I think that's a different situation than the 0L visiting a class for ASW and volunteering to answer a question. Would have been tough for you to just say "lol no thanks prof."
Even at HLS ASW #1, one kid just went in on the negotiation clinic spouting off about ethics and moral pluralism to the entire 400 student audience. Talking about value positions and basically taking his philosophy class final paper and repeating. He appeared to think he was so ground-breaking and thought-provoking
I mean, in fairness to that guy (it wasn't me, I promise), the professor in that case was soliciting opinions on how each group reached a consensus. I know that my group (not with that guy in it) spent the vast majority of our actual debate time talking about deontological justifications for choosing to randomize who we saved. We simply happened to have a group where all of our were at least nominally interested in and informed about those topics. I don't think that discussing that is any less valid than, say, the groups who talked about scientific principles behind drug testing because they had someone with a background in pharmaceuticals.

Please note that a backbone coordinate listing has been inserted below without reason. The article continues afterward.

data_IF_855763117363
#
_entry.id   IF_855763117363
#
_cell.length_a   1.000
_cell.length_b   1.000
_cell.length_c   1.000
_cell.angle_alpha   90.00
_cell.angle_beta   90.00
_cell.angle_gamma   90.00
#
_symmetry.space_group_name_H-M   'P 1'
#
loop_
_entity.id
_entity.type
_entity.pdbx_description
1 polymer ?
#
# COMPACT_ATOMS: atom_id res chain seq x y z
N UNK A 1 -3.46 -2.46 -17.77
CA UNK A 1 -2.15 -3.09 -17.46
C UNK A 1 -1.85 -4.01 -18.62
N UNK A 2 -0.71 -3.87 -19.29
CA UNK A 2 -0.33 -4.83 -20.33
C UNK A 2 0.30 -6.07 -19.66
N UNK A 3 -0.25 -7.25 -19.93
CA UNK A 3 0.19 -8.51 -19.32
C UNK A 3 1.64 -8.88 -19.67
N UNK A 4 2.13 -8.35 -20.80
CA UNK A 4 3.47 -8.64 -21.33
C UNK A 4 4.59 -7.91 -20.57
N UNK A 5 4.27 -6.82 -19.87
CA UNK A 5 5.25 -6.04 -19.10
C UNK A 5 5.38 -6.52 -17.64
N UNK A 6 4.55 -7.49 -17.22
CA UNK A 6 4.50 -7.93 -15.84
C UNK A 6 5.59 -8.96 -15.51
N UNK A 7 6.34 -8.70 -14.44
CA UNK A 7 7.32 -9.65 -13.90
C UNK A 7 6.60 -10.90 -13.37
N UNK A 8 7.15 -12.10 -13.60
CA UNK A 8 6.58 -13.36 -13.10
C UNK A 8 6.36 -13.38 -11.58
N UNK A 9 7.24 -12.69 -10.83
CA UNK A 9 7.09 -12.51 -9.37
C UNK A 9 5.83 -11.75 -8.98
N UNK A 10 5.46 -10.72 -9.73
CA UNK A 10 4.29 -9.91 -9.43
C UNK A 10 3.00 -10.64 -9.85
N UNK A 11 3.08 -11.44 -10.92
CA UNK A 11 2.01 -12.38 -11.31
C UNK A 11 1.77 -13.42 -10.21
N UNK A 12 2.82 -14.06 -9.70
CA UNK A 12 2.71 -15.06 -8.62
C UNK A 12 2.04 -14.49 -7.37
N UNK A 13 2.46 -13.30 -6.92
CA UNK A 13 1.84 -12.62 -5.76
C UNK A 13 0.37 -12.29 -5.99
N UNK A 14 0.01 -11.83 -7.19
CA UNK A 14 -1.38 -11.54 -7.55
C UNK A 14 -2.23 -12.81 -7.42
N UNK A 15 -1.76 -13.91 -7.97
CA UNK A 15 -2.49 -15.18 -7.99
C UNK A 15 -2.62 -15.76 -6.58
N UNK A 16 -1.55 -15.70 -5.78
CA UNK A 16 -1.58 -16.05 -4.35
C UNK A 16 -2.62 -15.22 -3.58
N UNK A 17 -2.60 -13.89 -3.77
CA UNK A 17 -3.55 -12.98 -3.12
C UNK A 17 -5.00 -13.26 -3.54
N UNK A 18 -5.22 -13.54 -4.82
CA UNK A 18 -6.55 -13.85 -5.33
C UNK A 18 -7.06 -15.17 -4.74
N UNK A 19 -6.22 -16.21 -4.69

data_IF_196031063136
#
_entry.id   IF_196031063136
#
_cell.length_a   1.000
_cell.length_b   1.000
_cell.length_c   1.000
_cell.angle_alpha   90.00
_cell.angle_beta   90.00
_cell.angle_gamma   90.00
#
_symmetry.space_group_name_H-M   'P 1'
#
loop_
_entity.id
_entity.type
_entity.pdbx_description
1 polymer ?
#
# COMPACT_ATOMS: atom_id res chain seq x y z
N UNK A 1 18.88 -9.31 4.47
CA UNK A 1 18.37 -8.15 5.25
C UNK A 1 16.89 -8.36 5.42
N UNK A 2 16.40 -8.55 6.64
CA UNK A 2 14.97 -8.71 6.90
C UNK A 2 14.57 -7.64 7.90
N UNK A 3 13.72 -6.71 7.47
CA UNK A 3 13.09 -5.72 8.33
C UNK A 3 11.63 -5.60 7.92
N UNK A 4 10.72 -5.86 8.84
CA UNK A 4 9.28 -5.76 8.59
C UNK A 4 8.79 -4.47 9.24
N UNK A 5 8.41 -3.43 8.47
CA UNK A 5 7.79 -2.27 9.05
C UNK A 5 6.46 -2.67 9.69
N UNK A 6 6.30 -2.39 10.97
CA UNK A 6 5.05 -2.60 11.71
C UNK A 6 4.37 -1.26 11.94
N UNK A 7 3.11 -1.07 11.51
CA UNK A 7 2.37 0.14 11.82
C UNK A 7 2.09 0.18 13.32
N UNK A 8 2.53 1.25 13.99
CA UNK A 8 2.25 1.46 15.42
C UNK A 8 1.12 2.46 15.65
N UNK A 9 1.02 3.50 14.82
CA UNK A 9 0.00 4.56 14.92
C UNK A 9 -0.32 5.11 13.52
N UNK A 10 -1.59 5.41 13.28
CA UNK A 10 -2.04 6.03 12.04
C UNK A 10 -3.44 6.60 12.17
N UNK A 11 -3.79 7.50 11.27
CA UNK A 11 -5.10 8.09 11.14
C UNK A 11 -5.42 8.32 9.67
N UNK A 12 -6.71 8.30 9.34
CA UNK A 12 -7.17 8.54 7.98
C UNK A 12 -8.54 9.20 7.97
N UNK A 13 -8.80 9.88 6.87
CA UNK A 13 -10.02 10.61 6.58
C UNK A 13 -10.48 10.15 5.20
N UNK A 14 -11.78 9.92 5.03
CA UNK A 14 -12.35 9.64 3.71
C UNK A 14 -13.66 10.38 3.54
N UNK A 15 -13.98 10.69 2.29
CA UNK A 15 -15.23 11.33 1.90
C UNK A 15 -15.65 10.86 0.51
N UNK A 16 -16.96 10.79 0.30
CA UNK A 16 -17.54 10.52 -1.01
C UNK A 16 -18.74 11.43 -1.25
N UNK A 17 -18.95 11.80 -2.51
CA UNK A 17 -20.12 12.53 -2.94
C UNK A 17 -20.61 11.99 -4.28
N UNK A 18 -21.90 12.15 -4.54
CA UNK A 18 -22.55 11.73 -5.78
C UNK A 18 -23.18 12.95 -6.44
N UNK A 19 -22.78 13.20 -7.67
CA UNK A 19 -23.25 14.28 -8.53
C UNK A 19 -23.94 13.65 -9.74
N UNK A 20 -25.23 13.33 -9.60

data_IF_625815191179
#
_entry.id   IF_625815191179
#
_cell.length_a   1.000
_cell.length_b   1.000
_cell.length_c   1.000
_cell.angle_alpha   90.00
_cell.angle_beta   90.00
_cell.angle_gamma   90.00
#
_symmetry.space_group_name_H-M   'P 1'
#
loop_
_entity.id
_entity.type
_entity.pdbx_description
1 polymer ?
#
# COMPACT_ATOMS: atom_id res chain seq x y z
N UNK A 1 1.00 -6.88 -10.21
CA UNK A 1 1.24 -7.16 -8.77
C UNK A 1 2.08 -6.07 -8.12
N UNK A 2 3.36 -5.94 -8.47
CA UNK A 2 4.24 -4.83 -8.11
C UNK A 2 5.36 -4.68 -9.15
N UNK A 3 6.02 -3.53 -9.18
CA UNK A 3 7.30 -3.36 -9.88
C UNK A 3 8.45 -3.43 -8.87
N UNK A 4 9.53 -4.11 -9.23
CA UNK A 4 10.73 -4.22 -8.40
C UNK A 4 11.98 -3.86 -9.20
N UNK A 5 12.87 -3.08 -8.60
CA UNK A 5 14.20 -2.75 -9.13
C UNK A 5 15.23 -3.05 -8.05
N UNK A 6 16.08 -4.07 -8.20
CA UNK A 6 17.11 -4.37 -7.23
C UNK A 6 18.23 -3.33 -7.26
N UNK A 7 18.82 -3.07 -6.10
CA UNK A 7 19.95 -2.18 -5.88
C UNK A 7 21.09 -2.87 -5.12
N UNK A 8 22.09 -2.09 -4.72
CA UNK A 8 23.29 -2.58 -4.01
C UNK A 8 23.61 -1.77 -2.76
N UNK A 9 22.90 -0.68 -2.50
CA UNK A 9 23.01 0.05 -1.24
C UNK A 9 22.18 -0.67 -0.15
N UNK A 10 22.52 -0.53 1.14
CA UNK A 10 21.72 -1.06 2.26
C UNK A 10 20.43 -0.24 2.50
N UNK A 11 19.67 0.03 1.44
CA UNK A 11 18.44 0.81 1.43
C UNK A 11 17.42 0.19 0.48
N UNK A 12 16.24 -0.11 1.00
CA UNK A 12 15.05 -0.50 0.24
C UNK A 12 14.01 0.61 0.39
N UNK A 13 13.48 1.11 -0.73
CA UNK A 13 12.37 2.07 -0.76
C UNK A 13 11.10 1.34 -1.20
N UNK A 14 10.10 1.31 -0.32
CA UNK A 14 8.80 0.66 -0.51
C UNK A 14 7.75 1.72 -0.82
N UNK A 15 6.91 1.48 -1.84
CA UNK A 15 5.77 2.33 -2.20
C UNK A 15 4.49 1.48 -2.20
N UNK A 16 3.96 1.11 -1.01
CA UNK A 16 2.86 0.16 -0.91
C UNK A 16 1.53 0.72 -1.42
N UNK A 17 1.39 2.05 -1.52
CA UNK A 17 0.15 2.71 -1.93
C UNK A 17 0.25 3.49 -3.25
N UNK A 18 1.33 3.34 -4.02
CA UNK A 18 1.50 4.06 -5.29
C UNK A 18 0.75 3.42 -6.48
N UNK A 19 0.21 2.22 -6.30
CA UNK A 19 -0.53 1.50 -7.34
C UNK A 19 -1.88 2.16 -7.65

Now, maybe I'm misremembering and it was worse than you described here. I definitely could see myself rolling my eyes at someone who actually tried to moralize to other people, rather than just stating the moral consensus that the group reached. In that case, mock away.